Wednesday, June 12, 2013

The Inchcape Rock  -  1820
Robert Southey
17 stanzas, 68 lines
genre  - poetry
my rating  -  4 out of 5 stars

Inchcape (or the Bell Rock) is a notorious reef off the east coast of Scotland, near Dundee and Fife.  According to legend, the rock is called Bell Rock because of a 14th century attempt by the abbot from Arbroath ("Aberbrothock") to install a warning bell on it. 

"No stir in the air, no stir in the sea,
The Ship was still as she could be;
Her sails from heaven received no motion,
Her keel was steady in the ocean."

Who knows how long Sir Ralph the Rover's ship has been becalmed there off the coast of Scotland.  Long enough for him to think of some mischief to perform.  If 'no good deed goes unpunished', just imagine what a naughty deed will do.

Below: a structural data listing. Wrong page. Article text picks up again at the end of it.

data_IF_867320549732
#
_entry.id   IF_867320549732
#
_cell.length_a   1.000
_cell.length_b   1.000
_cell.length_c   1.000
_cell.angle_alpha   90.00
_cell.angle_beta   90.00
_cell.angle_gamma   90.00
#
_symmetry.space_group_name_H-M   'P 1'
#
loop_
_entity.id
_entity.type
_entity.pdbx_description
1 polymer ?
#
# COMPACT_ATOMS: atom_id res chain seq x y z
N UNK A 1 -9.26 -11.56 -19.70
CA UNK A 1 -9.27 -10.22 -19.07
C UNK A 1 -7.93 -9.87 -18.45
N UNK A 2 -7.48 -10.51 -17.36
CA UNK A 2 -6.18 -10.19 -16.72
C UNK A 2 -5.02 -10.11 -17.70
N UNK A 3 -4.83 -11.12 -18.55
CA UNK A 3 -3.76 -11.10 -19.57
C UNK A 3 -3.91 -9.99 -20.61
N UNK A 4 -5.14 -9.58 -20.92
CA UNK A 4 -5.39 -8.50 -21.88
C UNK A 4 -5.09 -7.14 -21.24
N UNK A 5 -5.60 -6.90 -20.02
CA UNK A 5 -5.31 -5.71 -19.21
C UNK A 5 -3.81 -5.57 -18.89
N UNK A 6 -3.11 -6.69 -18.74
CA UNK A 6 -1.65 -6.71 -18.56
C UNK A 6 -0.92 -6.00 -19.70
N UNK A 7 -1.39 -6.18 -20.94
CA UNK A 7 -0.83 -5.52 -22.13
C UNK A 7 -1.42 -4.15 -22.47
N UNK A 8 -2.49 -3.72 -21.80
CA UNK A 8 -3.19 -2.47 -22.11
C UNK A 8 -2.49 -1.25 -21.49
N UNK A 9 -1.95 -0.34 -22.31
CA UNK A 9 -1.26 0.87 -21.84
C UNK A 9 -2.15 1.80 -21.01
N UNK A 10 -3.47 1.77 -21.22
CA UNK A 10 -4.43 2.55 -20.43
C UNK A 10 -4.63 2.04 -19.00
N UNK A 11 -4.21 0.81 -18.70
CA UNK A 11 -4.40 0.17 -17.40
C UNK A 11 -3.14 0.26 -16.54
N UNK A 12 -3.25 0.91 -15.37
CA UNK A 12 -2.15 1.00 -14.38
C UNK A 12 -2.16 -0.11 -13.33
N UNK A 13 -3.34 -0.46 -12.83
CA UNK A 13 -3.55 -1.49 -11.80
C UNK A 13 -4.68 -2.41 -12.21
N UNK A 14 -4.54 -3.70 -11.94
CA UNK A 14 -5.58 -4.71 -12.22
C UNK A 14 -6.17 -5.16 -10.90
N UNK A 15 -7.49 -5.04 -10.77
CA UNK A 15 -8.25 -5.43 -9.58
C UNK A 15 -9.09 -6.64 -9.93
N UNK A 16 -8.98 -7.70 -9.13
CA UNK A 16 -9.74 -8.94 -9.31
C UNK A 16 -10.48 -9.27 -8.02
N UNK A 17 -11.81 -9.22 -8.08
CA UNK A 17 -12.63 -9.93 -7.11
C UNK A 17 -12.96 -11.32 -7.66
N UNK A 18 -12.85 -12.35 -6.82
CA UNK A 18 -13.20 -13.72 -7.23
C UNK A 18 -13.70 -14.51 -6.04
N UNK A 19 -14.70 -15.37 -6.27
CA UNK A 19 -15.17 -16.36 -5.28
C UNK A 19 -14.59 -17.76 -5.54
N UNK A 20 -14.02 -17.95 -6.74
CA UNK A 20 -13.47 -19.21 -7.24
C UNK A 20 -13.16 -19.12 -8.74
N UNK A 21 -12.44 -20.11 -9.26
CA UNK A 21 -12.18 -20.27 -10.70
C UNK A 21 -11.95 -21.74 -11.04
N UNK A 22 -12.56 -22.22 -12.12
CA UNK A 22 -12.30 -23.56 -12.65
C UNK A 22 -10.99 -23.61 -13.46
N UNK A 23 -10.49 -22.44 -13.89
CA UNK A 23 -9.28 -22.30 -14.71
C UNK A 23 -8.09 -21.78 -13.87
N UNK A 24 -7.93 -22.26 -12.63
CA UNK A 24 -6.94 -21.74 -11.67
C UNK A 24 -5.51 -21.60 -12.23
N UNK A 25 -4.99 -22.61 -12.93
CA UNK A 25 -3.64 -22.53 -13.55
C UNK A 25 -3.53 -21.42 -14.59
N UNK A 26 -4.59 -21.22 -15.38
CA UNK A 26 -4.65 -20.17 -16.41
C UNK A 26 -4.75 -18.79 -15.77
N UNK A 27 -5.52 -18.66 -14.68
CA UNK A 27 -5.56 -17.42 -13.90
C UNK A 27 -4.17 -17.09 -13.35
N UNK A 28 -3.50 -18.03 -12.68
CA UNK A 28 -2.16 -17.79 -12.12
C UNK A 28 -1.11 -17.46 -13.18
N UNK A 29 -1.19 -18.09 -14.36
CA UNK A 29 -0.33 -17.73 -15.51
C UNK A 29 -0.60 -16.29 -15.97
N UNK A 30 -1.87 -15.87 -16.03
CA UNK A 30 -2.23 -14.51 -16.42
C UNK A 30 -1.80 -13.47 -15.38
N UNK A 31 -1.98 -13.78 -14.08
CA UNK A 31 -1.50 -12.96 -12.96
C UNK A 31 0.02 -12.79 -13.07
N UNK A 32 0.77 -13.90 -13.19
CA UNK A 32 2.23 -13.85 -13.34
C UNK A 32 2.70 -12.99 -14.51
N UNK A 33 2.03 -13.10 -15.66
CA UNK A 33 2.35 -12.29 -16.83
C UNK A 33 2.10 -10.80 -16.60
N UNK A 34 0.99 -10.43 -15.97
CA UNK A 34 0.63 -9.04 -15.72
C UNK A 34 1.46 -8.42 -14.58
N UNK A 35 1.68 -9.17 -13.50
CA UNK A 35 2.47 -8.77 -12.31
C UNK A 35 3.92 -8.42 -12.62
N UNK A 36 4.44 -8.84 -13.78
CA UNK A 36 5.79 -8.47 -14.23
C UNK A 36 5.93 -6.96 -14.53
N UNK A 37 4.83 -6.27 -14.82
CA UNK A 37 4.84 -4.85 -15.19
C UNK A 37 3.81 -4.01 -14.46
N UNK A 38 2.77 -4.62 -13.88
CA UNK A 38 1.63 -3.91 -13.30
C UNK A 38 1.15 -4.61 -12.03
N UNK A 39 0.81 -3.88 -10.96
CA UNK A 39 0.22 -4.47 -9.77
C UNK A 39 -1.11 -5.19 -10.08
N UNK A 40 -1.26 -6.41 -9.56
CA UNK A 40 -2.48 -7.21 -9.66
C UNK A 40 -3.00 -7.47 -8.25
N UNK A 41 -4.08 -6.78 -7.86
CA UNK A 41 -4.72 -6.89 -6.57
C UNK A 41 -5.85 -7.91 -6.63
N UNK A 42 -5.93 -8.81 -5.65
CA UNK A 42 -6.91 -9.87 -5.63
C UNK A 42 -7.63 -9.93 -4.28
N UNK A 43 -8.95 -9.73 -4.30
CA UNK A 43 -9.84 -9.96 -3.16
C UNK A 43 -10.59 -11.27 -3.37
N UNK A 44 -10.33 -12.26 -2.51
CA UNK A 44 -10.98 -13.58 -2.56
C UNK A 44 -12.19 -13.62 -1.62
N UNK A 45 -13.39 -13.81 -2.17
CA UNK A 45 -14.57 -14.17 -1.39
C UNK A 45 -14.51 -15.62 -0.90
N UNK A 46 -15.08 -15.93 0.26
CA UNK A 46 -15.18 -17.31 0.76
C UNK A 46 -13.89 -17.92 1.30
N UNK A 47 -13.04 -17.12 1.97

Considering this poem was written almost 200 hundred years ago, it is remarkably easy to read.

About the author  -

Robert Southey was born 12 August 1774 in Bristol, England, to Robert Southey and Margaret Hill and educated at Westminster School, London.  After experimenting with a writing partnership with Samuel Taylor Coleridge, he published his first collection of poems in 1794.

Southey married Edith Fricker on 14 November 1795. She was the sister of Coleridge's wife, Sara Fricker. The Southeys set up home at Greta Hall, in the Lake District, living on a tiny income. Also living at Greta Hall with Southey and supported by him were Sara Coleridge and her three children following their abandonment by Coleridge and the widow of fellow poet Robert Lovell and her son.

From 1809, Southey contributed to the Quarterly Review, and had become so well known by 1813 that he was appointed Poet Laureate after Walter Scott refused the post.

In 1838, Edith died and Southey married Caroline Anne Bowles, also a poet, on June 4, 1839.  He died on 23 March 1843 and is buried in the churchyard of Crosthwaite Church, Keswick.

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